Older blog entries for xach (starting at number 38)

One of the delights of my life in the Free Software thing is watching the progress of the creeping batshit insanity of Bowie J. Poag.

I'm seriously thinking of starting a PoagWatch website. Bowie's typical pattern is to say something completely batshit insane for several months (InSight, System12, Propaganda), then take it down. Someone should capture the spirit of those gems forever.

'Cause remember, smug is beautiful.

18 Sep 2000 (updated 18 Sep 2000 at 21:28 UTC) »

So, I combined the Tiger ZIP code file with the Great Circle Distance formula. The result: you can now figure out how far away the next phlux concert is.

Does anyone know a better (newer) source of ZIP/latitude&longitude mappings? There seems to be a great variety of products on the market, but I'm having a hard time deciphering the marketing-speak.

13 Sep 2000 (updated 13 Sep 2000 at 21:17 UTC) »

Nader on Leno last night was a little embarrassing.

I took some more pictures of Talmadge sights and scanned them. My scanner is developing an annoying stripe. I'd like to get a digital camera, but I really want to preserve my investment in Nikon lenses, and I can't afford a D1. Poo.

I was messing with PHP 4.0.2 and it seems I did something to prevent HTTP PUT from working like it used to (in 3.0.x). Hmm.

I went to the record store yesterday. I came straight from work, so I was in my khakis, Arizona polo shirt, and dress shoes. I bought a Rage Against the Machine CD, and all the way back to the car I kept thinking, "Who am I kidding? I'm the machine! I'm the machine!"

I am writing a set of scheme functions to calculate the score of a hand of cribbage. It's thrilling.

Use PHP to write (My)SQL to discover distances:

function great_circle_mysql_formula($place1, $place2)
        $la0 = "((pi() / 2) - radians(90 - $place1[0]))";
        $la1 = "((pi() / 2) - radians(90 - $place2[0]))";
        $lo0 = "radians($place1[1])";
        $lo1 = "radians($place2[1])";

return "(6378 / 1.609344) * acos( cos($la0) * cos($la1) * cos($lo0 - $lo1) + sin($la0) * sin($la1) )"; }

You could pass in literal numbers for latitude and longitude in place1 and place2, or (more useful) column names, if you happen to have a table with some latitude and longitude data in it. The "(6378 / 1.609344)" is a constant that specifies the value is in miles; remove the "/ 1.609344" if you're into kilometers.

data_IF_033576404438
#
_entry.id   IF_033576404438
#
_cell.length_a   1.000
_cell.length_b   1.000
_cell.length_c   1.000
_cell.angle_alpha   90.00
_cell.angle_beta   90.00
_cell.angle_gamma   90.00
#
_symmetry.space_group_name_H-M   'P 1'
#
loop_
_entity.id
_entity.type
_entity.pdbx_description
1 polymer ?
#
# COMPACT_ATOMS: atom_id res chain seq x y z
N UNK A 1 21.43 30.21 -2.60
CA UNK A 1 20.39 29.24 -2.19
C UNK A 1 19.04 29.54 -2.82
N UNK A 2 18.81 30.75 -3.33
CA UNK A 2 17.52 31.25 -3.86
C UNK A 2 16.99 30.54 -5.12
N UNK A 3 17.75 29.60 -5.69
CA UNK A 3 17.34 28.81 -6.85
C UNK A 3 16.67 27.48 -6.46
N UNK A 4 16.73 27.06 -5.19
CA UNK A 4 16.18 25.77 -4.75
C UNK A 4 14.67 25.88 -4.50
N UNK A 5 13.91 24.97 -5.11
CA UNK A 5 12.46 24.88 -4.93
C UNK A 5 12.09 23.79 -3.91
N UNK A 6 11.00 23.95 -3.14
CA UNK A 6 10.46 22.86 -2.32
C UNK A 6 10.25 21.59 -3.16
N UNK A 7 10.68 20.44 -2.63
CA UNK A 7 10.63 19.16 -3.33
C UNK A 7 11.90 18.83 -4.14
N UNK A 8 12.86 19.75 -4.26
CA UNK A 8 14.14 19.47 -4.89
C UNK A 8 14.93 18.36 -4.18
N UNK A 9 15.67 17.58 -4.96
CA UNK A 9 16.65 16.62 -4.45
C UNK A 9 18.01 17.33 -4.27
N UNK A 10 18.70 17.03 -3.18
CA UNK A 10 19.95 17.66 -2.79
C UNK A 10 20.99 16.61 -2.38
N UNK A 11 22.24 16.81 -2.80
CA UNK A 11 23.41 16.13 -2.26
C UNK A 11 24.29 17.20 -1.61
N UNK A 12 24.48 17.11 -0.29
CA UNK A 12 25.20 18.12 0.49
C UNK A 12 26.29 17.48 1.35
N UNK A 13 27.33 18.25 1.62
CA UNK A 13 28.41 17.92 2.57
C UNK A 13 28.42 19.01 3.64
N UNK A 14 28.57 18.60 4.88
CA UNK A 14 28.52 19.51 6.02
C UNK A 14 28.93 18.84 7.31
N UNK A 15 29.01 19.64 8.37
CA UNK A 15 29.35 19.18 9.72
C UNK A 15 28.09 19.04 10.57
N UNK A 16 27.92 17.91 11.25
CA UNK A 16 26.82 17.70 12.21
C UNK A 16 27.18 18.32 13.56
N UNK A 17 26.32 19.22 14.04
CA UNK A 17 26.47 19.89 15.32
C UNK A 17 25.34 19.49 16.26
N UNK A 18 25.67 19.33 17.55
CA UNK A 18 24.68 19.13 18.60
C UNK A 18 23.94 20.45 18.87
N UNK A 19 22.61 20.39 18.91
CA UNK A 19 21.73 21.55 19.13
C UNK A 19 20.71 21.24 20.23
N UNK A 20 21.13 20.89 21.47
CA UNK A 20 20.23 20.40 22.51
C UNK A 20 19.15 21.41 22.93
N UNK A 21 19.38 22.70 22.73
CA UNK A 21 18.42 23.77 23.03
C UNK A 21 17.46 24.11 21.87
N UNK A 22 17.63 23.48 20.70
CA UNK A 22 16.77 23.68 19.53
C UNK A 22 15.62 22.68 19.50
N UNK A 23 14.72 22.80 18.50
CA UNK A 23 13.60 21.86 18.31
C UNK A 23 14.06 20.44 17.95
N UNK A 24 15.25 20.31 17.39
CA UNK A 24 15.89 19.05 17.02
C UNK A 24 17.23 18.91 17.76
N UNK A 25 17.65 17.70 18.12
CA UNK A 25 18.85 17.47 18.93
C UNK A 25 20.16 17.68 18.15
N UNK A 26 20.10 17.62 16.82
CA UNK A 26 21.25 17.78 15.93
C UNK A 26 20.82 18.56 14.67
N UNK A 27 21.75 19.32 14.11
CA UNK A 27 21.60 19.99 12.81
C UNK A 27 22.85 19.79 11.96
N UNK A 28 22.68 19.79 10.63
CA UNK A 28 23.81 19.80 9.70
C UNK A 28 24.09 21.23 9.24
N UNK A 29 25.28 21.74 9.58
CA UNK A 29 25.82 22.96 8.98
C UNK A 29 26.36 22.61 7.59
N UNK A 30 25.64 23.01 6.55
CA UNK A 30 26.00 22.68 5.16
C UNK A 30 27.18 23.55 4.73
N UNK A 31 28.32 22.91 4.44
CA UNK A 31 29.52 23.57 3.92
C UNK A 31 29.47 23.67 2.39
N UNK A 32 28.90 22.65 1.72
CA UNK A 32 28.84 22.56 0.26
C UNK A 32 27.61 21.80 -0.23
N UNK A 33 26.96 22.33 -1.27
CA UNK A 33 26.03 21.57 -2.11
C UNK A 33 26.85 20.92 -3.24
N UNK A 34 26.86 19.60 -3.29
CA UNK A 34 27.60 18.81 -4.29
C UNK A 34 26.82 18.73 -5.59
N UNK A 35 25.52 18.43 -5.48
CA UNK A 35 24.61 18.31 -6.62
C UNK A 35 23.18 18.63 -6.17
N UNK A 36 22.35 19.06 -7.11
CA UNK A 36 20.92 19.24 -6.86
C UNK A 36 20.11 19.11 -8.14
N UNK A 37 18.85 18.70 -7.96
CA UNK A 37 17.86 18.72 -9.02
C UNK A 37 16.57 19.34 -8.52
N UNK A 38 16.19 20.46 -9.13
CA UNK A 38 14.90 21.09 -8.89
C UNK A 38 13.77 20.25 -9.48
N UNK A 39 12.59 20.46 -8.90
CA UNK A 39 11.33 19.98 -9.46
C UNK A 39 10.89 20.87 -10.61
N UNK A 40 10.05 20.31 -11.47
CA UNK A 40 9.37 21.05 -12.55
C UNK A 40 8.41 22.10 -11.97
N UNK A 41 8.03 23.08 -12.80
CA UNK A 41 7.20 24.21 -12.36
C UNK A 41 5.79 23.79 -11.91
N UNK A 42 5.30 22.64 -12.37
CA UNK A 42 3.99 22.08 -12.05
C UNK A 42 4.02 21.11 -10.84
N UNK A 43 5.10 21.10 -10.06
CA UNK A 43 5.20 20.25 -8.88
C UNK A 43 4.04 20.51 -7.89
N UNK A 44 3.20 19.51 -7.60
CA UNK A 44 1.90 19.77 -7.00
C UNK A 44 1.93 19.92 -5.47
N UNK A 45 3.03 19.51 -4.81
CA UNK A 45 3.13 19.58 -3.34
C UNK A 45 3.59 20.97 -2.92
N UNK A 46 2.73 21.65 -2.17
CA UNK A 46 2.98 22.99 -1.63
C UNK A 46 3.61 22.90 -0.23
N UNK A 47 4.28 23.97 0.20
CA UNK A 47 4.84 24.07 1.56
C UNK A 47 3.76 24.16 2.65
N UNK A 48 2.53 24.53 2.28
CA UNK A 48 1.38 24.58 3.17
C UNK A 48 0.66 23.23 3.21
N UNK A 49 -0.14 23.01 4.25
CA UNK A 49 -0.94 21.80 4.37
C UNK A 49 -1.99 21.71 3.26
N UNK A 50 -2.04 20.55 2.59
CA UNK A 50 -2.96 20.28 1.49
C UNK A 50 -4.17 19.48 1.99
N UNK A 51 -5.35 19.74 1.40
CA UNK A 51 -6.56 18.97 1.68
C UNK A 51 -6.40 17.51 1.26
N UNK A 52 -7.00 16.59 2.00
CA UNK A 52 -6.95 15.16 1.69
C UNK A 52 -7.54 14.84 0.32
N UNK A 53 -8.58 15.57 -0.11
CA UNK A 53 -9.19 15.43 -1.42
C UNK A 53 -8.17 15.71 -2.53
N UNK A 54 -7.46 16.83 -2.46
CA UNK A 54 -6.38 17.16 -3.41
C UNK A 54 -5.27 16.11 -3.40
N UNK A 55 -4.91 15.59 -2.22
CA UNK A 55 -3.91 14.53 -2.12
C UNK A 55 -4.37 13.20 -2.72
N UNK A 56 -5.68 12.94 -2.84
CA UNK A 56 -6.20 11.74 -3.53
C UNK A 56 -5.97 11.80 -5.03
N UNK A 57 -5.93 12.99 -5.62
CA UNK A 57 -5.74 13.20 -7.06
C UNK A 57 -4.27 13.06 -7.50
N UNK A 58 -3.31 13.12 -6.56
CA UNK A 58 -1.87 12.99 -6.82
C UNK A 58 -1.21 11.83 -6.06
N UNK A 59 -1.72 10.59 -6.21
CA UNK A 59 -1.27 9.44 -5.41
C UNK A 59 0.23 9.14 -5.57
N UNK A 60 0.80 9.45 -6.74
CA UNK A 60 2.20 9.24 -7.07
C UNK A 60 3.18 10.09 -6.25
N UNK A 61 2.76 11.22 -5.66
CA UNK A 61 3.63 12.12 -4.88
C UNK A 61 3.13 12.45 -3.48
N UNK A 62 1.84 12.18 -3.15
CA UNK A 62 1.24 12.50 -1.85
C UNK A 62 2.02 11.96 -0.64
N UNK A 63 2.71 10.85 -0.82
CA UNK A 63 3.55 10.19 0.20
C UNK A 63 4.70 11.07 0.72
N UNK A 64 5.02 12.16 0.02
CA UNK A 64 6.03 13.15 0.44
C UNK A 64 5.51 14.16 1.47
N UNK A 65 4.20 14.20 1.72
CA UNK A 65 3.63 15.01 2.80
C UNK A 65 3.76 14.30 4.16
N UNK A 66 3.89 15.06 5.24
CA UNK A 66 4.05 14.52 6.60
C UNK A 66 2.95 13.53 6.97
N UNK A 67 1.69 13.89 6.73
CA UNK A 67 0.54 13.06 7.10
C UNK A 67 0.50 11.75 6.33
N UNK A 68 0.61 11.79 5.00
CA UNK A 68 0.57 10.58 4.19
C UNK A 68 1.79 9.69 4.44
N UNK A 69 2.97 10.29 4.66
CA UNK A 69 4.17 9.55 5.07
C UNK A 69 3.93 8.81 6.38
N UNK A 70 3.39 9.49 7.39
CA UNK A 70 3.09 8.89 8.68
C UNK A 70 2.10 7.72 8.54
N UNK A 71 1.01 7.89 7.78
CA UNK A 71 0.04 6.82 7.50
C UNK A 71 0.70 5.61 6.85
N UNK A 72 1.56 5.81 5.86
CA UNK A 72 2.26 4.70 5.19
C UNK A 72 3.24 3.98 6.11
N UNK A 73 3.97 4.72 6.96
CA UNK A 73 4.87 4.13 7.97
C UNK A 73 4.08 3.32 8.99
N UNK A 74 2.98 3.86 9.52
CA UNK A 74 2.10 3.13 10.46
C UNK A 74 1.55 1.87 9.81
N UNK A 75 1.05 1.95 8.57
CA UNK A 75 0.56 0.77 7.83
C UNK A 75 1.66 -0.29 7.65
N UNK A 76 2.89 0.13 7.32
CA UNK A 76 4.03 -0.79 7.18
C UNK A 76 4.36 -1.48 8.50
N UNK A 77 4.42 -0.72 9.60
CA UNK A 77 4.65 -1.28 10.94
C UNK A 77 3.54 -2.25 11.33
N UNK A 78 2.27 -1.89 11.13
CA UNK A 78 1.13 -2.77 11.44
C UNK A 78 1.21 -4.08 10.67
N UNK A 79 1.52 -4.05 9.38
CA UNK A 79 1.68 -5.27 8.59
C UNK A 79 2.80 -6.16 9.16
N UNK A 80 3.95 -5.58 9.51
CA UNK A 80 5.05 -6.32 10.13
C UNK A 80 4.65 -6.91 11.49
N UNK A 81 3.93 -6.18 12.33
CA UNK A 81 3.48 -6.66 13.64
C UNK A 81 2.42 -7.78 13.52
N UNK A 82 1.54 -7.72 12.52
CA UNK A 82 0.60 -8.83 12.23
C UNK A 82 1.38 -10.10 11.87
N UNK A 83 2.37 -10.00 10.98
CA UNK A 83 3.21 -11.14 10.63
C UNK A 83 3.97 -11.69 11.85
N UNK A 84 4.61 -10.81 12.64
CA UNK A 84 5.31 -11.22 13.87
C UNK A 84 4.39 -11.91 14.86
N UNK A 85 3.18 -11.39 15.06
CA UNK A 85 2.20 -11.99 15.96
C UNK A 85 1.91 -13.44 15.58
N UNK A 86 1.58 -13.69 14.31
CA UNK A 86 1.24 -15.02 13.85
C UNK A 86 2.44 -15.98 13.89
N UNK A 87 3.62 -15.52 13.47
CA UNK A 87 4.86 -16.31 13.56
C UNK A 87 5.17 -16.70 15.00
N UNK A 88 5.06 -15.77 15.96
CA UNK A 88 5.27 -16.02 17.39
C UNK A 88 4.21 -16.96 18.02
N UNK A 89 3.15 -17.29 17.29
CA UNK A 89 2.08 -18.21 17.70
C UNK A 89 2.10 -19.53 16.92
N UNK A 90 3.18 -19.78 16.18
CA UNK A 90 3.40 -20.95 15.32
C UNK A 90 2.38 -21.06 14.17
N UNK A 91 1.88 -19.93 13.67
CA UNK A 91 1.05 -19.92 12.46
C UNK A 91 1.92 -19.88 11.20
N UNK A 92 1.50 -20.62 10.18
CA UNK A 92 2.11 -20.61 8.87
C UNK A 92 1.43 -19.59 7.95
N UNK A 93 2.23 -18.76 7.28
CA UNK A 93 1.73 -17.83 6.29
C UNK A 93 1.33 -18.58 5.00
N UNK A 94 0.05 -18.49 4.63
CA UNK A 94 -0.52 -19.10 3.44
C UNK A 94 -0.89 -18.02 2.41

Shamelessly copied from Perl's Math::Trig module.

I released a new version of snarf, fixing a couple bugs. The version number got bumped from 2.0.9 to 7.0, just because.

I didn't bring a birth certificate for my trip to Canada. The American Airlines checkin clerk told me I could have a hard time getting out of Canada without it. I spent the four days at OLS vaguely wondering if I'd get fined or stuck in Canada when I tried to leave.

On the last day, as I was going through US customs on my way out of Ottawa, I showed my Maine driver's license to the agent.

"Do you have your birth certificate with you?"

"No, I'm afraid not."

Eyeing my license, he asked me where I was born. When I told him Massachusetts, he gave me a stern look. "So you're not a real Mainer, then."

"Uh. No. Well. Not really." Was I in trouble?

Then he grinned. "It's worse for me, I moved there from New York. Most of the agents here are Mainers." He waved me along. "Go on through, bring your birth certificate next time."

OLS is going ok so far. I've only done one critically embarrassing thing and that's almost a day behind me, so things are working out. Ottawa has a nice city center. It's a bit like Portland (Maine) on a larger scale.

Wow! Famous!

I'm off to OLS Wednesday morning.

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